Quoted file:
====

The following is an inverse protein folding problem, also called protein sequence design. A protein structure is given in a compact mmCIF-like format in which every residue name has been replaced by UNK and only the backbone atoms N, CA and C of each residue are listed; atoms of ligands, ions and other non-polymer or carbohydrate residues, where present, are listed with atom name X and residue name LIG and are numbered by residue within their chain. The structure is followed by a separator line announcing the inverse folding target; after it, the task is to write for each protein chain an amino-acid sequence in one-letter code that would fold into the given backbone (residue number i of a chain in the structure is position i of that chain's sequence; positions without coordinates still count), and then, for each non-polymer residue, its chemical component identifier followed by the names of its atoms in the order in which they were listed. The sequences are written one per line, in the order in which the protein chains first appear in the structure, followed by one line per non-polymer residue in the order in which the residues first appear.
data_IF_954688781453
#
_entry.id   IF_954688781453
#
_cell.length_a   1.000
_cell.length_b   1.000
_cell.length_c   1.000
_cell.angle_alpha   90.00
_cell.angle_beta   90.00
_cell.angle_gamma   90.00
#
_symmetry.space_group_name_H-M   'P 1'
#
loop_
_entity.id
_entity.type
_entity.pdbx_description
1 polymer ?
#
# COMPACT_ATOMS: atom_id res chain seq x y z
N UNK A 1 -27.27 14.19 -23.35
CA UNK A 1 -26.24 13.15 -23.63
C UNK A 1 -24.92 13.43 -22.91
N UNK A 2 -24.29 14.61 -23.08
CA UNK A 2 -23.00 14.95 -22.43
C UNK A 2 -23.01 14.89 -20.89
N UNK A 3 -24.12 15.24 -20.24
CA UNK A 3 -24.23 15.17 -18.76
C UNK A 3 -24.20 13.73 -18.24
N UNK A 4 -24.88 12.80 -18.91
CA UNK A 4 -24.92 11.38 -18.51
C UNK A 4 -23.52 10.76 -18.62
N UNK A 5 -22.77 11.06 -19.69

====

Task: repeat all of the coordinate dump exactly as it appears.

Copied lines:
The following is an inverse protein folding problem, also called protein sequence design. A protein structure is given in a compact mmCIF-like format in which every residue name has been replaced by UNK and only the backbone atoms N, CA and C of each residue are listed; atoms of ligands, ions and other non-polymer or carbohydrate residues, where present, are listed with atom name X and residue name LIG and are numbered by residue within their chain. The structure is followed by a separator line announcing the inverse folding target; after it, the task is to write for each protein chain an amino-acid sequence in one-letter code that would fold into the given backbone (residue number i of a chain in the structure is position i of that chain's sequence; positions without coordinates still count), and then, for each non-polymer residue, its chemical component identifier followed by the names of its atoms in the order in which they were listed. The sequences are written one per line, in the order in which the protein chains first appear in the structure, followed by one line per non-polymer residue in the order in which the residues first appear.
data_IF_954688781453
#
_entry.id   IF_954688781453
#
_cell.length_a   1.000
_cell.length_b   1.000
_cell.length_c   1.000
_cell.angle_alpha   90.00
_cell.angle_beta   90.00
_cell.angle_gamma   90.00
#
_symmetry.space_group_name_H-M   'P 1'
#
loop_
_entity.id
_entity.type
_entity.pdbx_description
1 polymer ?
#
# COMPACT_ATOMS: atom_id res chain seq x y z
N UNK A 1 -27.27 14.19 -23.35
CA UNK A 1 -26.24 13.15 -23.63
C UNK A 1 -24.92 13.43 -22.91
N UNK A 2 -24.29 14.61 -23.08
CA UNK A 2 -23.00 14.95 -22.43
C UNK A 2 -23.01 14.89 -20.89
N UNK A 3 -24.12 15.24 -20.24
CA UNK A 3 -24.23 15.17 -18.76
C UNK A 3 -24.20 13.73 -18.24
N UNK A 4 -24.88 12.80 -18.91
CA UNK A 4 -24.92 11.38 -18.51
C UNK A 4 -23.52 10.76 -18.62
N UNK A 5 -22.77 11.06 -19.69